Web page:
Gossamer tremolo picking and the stuff of Phrygian nightmares: This week’s essential guitar tracks

Gossamer tremolo picking and the stuff of Phrygian nightmares: This week’s essential guitar tracks
Emily Wolfe performs onstage at the Haute Spot in Cedar Park, Texas on June 26, 2021



(Image credit: Rick Kern/Getty Images)

Hello, and welcome to a new Spotify playlist-embiggened Essential Guitar Tracks. As you may well know, every seven days (or thereabouts), we endeavor to bring you a selection of songs from across the guitar universe, all with one thing in common: our favorite instrument plays a starring role.

Our goal is to give you an overview of the biggest tracks, our editor’s picks and anything you may have missed. We’re pushing horizons and taking you out of your comfort zone – because, as guitarists, that’s something we should all be striving for in our playing. 

So, here are our highlights from the past seven days – now with a Spotify playlist (scroll to the bottom for the latest additions).

Fiddlehead – Fifteen to Infinity

Perfectly paired and pristinely panned guitar licks and riffs that ricochet across the frequency spectrum form the core of Fifteen to Infinity, Fiddlehead’s slightly Foo Fighters-flavored single that is basically impossible not to bob the head along to. There’s so much glassy guitar goodness to unpick in the dense web of layered guitars here, so repeat listening is recommended. (MO)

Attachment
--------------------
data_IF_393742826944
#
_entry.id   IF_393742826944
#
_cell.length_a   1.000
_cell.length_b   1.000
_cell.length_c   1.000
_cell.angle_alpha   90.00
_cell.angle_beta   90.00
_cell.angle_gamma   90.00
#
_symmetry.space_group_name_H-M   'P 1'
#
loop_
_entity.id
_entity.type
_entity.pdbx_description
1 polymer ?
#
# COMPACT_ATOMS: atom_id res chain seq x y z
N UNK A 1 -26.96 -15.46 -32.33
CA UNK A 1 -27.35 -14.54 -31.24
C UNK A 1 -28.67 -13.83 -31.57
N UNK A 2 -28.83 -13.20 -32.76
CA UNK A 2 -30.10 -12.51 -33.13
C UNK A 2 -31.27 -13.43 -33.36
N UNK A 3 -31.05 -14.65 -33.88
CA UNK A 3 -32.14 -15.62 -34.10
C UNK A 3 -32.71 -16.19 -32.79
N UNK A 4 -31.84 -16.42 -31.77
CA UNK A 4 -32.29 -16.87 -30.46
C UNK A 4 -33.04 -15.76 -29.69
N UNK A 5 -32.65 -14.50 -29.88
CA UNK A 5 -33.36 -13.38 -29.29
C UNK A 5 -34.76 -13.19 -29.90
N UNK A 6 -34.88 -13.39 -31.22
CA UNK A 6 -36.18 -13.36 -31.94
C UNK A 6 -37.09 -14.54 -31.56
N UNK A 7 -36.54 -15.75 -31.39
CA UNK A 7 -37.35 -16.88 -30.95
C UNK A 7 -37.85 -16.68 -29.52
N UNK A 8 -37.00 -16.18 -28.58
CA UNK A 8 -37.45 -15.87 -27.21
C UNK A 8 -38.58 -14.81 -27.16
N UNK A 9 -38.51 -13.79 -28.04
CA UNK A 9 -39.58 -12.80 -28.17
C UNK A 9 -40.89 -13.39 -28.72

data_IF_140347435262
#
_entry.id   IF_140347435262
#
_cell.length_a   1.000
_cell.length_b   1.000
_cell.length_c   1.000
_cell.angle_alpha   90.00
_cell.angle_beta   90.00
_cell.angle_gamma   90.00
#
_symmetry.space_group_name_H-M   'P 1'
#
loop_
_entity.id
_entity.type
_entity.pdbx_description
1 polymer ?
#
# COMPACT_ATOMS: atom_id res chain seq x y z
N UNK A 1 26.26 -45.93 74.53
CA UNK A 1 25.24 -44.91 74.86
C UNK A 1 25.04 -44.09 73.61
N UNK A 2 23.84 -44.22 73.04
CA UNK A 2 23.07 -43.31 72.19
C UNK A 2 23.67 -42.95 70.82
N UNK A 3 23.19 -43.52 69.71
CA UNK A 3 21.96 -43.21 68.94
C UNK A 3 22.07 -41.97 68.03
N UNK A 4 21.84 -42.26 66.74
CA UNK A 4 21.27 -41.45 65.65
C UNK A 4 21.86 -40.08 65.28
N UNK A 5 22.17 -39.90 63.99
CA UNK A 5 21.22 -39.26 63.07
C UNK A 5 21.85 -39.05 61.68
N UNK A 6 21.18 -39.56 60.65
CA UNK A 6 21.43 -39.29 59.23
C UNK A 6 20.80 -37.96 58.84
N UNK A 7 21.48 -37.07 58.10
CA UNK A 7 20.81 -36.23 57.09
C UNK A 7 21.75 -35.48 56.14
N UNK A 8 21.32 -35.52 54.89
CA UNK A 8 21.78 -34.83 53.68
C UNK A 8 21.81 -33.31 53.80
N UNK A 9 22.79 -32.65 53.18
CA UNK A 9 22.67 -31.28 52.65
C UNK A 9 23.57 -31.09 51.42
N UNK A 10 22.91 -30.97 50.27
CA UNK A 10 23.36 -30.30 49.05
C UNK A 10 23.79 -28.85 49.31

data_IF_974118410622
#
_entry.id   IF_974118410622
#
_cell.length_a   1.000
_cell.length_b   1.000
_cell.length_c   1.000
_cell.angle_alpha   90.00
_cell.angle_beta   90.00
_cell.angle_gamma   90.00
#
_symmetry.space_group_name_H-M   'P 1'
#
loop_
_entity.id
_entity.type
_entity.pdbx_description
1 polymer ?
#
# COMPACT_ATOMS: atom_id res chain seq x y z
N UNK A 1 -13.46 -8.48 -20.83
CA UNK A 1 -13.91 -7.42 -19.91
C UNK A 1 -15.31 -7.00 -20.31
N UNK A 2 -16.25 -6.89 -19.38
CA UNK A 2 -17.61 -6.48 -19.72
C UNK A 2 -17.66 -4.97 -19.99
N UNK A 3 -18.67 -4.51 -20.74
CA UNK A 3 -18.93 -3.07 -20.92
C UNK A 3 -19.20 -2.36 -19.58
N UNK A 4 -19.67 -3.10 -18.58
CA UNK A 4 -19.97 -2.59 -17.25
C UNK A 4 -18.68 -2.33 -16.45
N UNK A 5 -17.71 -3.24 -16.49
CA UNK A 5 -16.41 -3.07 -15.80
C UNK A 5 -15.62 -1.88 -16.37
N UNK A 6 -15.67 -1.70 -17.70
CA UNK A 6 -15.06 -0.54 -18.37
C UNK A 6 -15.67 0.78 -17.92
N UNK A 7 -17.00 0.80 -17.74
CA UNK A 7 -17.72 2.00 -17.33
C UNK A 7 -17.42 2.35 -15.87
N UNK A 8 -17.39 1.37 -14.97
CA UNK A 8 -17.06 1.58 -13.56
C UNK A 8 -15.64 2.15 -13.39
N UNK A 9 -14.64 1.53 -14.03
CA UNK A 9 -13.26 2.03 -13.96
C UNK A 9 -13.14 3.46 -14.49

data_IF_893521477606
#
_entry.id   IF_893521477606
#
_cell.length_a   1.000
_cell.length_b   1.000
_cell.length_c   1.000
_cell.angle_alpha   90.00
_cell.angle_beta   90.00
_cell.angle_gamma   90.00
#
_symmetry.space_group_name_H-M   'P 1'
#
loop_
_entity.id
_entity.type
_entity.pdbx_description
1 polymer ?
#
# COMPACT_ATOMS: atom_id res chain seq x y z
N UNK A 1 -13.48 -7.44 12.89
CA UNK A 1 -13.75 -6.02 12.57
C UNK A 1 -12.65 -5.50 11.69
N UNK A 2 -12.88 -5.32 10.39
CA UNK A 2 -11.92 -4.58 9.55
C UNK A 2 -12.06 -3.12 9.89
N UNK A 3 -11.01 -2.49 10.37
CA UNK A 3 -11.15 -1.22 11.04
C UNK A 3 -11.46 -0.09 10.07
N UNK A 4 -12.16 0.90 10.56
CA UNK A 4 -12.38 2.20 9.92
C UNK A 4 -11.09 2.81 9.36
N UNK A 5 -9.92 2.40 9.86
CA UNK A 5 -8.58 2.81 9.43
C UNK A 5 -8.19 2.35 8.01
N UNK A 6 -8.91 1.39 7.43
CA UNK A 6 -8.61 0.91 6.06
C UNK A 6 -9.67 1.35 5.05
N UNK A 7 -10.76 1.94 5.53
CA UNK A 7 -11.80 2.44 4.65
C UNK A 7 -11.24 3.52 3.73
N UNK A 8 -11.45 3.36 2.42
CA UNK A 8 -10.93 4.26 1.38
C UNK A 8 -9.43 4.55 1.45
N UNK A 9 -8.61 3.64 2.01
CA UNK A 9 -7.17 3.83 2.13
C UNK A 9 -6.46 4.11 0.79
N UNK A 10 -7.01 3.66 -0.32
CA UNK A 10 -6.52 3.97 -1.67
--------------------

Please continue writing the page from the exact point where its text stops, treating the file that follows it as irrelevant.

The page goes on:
HotWax – Drop

Ahead of a plum US support slot with Royal Blood, everyone’s favorite gang of 18-year-old grunge acolytes named after an Electro-Harmonix pedal have, ahem, dropped a headstrong single that, were it released in another decade, could have been blowing eardrums at CBGB’s or The Crocodile alike. All fuzz and vinegar, Drop shows a punkier side to the UK trio, who are already tipped to be the next generation’s big guitar band. (MAB)

Guns N’ Roses – Perhaps

Driven by a barrelhouse piano lick, Perhaps brings one of the world’s biggest stadium-rock bands down to Earth a little bit, without sacrificing what they’re good at. Said lick gives the band’s latest stand-alone single, initially, an intimate feel – like you’re hearing them play it at a club or dive. Any images of this band playing tiny, humid rooms, though, evaporate when the song’s chorus – and that familiar flex of Stones-y, dual-guitar Les Paul muscle – tanks over you. Bound to be a crowd-pleaser, this one. (JM)

Emily Wolfe – Walk in My Shoes

Having reignited her relationship with Epiphone for one 2023’s most desirable signature guitars – the new-look Sheraton Stealth – Emily Wolfe has now put the six-string skills that made her so deserving of not one, but two, signature models to good use in Walk in My Shoes. Her first single of 2023, Walk in My Shoes is a three-minute battering ram, calling upon copious amounts of Kasabian-esque fuzz, filtered licks and quirky layers that pave the way for what could be a new direction for Wolfe. (MO)

Born of Osiris – Torchbearer

Lee McKinney has clearly been practising his modes – the riffs in this metalcore punisher are the stuff of Phrygian nightmares. The BOO fellas describe Torchbearer as a darker song, and with those sinister staccato lines they ain’t kidding, but the harmonized leads at the track’s conclusion do provide something of a palm-muted light at the end of the drop-tuned tunnel. (MAB)

Olivia Rodrigo – Bad Idea Right?

It was just two years ago that Olivia Rodrigo channeled the bratty pop-punk and grunge guitars of her youth into a series of angsty pop smashes that shot her to superstardom. It’s difficult to argue with the songwriting skill that got her there, and that that lays behind her latest smash, Bad Idea Right? (give one listen to that perfect power-pop chorus). Peep those almost-dissonant guitar fills and (even feedback!) that elbow their way into the picture before those choruses, though, plus the Morello-esque closing solo. Rodrigo’s not afraid to add some weirdness into the equation while she conquers the charts and pop radio. (JM)